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Principles of Macroeconomics :3

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- 1. 24 Measuring the Cost of Living
- 2. Measuring the Cost of Living <ul><li>Inflation refers to a situation in which the economy’s overall price level is rising. </li></ul><ul><li>The inflation rate is the percentage change in the price level from the previous period. </li></ul>
- 3. THE CONSUMER PRICE INDEX <ul><li>The consumer price index (CPI) is a measure of the overall cost of the goods and services bought by a typical consumer. </li></ul><ul><li>The Bureau of Labor Statistics reports the CPI each month. </li></ul><ul><li>It is used to monitor changes in the cost of living over time. </li></ul>
- 4. THE CONSUMER PRICE INDEX <ul><li>When the CPI rises, the typical family has to spend more dollars to maintain the same standard of living. </li></ul>
- 5. How the Consumer Price Index Is Calculated <ul><li>Fix the Basket: Determine what prices are most important to the typical consumer. </li></ul><ul><ul><li>The Bureau of Labor Statistics (BLS) identifies a market basket of goods and services the typical consumer buys. </li></ul></ul><ul><ul><li>The BLS conducts monthly consumer surveys to set the weights for the prices of those goods and services. </li></ul></ul>
- 6. How the Consumer Price Index Is Calculated <ul><li>Find the Prices: Find the prices of each of the goods and services in the basket for each point in time. </li></ul>
- 7. How the Consumer Price Index Is Calculated <ul><li>Compute the Basket’s Cost: Use the data on prices to calculate the cost of the basket of goods and services at different times. </li></ul>
- 8. How the Consumer Price Index Is Calculated <ul><li>Choose a Base Year and Compute the Index: </li></ul><ul><ul><li>Designate one year as the base year, making it the benchmark against which other years are compared. </li></ul></ul><ul><ul><li>Compute the index by dividing the price of the basket in one year by the price in the base year and multiplying by 100. </li></ul></ul>
- 9. How the Consumer Price Index Is Calculated <ul><li>Compute the inflation rate: The inflation rate is the percentage change in the price index from the preceding period. </li></ul>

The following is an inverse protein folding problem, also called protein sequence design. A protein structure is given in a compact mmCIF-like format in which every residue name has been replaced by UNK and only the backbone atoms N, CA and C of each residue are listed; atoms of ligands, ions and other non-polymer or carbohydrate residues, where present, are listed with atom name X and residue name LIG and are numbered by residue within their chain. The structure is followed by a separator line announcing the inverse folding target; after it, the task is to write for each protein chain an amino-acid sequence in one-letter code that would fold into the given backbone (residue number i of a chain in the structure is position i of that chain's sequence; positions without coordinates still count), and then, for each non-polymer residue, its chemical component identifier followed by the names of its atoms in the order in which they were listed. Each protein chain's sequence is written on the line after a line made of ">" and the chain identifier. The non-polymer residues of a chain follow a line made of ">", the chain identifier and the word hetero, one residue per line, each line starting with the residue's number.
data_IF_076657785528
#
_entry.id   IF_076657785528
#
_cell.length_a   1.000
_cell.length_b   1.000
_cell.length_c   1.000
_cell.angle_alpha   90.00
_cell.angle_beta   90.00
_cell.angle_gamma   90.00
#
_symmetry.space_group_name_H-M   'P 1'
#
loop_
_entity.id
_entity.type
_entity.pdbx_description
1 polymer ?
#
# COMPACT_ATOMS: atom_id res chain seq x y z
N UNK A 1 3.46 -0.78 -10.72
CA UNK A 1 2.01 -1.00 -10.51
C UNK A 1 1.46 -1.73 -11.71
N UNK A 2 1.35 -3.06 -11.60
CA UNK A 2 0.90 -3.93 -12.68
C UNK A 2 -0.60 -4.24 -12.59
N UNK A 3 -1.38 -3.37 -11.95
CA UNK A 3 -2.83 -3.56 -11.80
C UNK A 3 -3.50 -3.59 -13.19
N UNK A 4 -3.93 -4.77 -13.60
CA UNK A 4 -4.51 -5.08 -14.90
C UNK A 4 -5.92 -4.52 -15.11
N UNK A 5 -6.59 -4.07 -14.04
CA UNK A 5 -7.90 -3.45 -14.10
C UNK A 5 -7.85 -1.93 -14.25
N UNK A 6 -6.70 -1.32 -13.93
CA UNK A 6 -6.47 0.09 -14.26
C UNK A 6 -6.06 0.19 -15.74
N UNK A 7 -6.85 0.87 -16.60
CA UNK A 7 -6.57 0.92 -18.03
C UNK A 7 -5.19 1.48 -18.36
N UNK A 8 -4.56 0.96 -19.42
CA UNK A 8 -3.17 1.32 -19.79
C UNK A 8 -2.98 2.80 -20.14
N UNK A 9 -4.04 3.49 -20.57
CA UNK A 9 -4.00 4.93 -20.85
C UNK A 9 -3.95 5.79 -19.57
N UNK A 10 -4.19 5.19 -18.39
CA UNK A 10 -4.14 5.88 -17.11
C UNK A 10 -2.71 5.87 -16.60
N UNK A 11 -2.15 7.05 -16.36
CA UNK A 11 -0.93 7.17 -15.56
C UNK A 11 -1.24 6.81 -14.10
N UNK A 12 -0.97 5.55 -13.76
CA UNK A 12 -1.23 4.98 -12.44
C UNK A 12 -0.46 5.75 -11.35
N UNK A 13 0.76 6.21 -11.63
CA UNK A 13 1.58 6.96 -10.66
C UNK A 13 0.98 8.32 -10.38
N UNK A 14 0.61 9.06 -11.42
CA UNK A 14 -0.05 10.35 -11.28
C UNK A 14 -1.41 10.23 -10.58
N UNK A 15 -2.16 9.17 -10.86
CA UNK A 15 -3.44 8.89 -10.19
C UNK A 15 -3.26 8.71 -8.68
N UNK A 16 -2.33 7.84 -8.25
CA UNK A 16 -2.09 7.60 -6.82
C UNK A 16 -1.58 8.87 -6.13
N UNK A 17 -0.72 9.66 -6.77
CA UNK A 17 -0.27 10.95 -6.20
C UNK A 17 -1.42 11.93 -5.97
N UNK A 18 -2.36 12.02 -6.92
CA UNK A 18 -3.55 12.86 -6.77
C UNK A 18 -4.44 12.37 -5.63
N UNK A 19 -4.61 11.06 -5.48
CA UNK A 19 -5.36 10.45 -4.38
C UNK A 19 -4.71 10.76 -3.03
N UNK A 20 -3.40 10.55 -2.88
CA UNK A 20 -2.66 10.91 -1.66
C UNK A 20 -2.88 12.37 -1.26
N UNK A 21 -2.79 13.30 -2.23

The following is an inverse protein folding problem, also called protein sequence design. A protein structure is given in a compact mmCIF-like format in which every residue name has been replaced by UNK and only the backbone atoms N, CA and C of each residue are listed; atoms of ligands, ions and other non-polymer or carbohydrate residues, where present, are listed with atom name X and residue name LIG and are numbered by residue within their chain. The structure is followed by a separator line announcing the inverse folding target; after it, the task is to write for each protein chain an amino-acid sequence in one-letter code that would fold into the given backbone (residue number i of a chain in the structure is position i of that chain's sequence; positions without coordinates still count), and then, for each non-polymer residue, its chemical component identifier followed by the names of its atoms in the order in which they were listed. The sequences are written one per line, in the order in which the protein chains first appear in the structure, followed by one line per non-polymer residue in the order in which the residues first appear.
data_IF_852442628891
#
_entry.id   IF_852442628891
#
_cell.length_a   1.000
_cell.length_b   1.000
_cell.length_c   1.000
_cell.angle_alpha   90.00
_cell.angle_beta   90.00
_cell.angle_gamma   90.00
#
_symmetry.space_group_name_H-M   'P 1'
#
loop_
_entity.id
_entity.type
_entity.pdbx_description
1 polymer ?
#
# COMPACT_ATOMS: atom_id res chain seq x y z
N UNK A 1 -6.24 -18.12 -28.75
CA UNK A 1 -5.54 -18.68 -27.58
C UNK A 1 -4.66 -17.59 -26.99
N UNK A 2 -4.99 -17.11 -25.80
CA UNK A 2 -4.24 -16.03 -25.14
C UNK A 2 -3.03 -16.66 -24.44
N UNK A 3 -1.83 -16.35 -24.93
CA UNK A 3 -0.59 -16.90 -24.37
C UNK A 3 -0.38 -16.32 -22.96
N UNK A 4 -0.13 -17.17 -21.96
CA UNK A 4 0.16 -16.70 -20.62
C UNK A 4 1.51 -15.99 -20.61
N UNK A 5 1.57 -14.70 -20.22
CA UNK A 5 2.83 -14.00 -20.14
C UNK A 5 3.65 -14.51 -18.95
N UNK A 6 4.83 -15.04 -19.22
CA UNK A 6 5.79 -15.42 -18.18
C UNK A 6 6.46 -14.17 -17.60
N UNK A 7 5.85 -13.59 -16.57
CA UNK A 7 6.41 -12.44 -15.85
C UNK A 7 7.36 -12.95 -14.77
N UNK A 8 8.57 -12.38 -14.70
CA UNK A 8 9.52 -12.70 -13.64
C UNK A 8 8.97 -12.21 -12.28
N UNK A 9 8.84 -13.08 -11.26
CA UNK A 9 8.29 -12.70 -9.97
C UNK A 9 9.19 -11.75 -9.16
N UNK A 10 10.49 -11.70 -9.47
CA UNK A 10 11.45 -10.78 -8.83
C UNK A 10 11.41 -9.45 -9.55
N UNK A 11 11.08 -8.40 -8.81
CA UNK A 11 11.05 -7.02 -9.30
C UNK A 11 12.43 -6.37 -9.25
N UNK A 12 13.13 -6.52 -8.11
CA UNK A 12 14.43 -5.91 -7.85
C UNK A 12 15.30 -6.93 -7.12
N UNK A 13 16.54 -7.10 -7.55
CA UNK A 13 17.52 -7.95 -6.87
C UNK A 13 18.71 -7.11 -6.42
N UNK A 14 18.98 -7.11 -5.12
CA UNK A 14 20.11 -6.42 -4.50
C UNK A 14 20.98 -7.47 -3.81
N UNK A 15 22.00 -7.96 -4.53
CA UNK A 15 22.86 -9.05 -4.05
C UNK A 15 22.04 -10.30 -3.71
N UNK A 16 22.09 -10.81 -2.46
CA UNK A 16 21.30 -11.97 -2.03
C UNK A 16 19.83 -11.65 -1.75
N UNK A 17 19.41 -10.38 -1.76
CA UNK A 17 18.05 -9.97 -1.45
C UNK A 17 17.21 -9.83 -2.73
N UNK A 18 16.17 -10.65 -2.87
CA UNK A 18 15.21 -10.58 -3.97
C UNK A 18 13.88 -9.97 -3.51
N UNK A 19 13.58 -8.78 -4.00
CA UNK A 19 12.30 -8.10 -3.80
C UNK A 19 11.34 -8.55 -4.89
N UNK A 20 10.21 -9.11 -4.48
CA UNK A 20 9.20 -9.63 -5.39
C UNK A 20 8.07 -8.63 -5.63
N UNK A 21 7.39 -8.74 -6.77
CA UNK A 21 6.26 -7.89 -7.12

- 10. How the Consumer Price Index Is Calculated <ul><li>The Inflation Rate </li></ul><ul><ul><li>The inflation rate is calculated as follows: </li></ul></ul>
- 11. Table 1 Calculating the Consumer Price Index and the Inflation Rate: An Example Copyright©2004 South-Western
- 12. Table 1 Calculating the Consumer Price Index and the Inflation Rate: An Example Copyright©2004 South-Western
- 13. Table 1 Calculating the Consumer Price Index and the Inflation Rate: An Example Copyright©2004 South-Western
- 14. Table 1 Calculating the Consumer Price Index and the Inflation Rate: An Example Copyright©2004 South-Western
- 15. Table 1 Calculating the Consumer Price Index and the Inflation Rate: An Example Copyright©2004 South-Western
- 16. How the Consumer Price Index Is Calculated <ul><li>Calculating the Consumer Price Index and the Inflation Rate: Another Example </li></ul><ul><ul><li>Base Year is 2002. </li></ul></ul><ul><ul><li>Basket of goods in 2002 costs $1,200. </li></ul></ul><ul><ul><li>The same basket in 2004 costs $1,236. </li></ul></ul><ul><ul><li>CPI = ($1,236/$1,200) 100 = 103. </li></ul></ul><ul><ul><li>Prices increased 3 percent between 2002 and 2004. </li></ul></ul>
- 17. FYI: What’s in the CPI’s Basket? Copyright©2004 South-Western 16% Food and beverages 17% Transportation Medical care 6% Recreation 6% Apparel 4% Other goods and services 4% 41% Housing 6% Education and communication
- 18. Problems in Measuring the Cost of Living <ul><li>The CPI is an accurate measure of the selected goods that make up the typical bundle, but it is not a perfect measure of the cost of living. </li></ul>
- 19. Problems in Measuring the Cost of Living <ul><li>Substitution bias </li></ul><ul><li>Introduction of new goods </li></ul><ul><li>Unmeasured quality changes </li></ul>
- 20. Problems in Measuring the Cost of Living <ul><li>Substitution Bias </li></ul><ul><ul><li>The basket does not change to reflect consumer reaction to changes in relative prices. </li></ul></ul><ul><ul><ul><li>Consumers substitute toward goods that have become relatively less expensive. </li></ul></ul></ul><ul><ul><ul><li>The index overstates the increase in cost of living by not considering consumer substitution. </li></ul></ul></ul>
- 21. Problems in Measuring the Cost of Living <ul><li>Introduction of New Goods </li></ul><ul><ul><li>The basket does not reflect the change in purchasing power brought on by the introduction of new products. </li></ul></ul><ul><ul><ul><li>New products result in greater variety, which in turn makes each dollar more valuable. </li></ul></ul></ul><ul><ul><ul><li>Consumers need fewer dollars to maintain any given standard of living. </li></ul></ul></ul>
- 22. Problems in Measuring the Cost of Living <ul><li>Unmeasured Quality Changes </li></ul><ul><ul><li>If the quality of a good rises from one year to the next, the value of a dollar rises, even if the price of the good stays the same. </li></ul></ul><ul><ul><li>If the quality of a good falls from one year to the next, the value of a dollar falls, even if the price of the good stays the same. </li></ul></ul><ul><ul><li>The BLS tries to adjust the price for constant quality, but such differences are hard to measure. </li></ul></ul>